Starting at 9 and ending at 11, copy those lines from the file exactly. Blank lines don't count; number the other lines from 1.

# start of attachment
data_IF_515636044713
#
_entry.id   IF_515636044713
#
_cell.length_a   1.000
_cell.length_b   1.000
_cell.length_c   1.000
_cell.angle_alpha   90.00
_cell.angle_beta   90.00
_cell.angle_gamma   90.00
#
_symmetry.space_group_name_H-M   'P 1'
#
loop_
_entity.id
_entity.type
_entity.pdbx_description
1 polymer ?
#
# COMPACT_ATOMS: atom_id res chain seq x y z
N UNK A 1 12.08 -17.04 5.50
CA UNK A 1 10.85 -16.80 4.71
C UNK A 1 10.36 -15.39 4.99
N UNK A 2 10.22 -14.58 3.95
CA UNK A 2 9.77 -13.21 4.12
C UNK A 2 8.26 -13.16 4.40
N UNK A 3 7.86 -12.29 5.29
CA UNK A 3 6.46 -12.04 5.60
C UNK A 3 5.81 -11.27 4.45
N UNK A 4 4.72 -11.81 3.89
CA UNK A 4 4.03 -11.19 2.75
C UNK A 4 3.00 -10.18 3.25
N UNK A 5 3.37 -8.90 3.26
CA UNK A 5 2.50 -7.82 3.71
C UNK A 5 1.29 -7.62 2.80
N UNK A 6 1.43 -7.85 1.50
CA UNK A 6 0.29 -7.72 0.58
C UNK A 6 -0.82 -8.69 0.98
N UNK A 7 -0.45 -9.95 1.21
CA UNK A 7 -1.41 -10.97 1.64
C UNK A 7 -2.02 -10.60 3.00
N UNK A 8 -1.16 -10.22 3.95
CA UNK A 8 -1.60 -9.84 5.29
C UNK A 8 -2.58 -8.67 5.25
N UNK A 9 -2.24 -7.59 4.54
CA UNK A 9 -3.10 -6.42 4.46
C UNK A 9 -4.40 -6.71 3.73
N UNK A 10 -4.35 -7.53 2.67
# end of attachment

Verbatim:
_cell.angle_beta   90.00
_cell.angle_gamma   90.00
#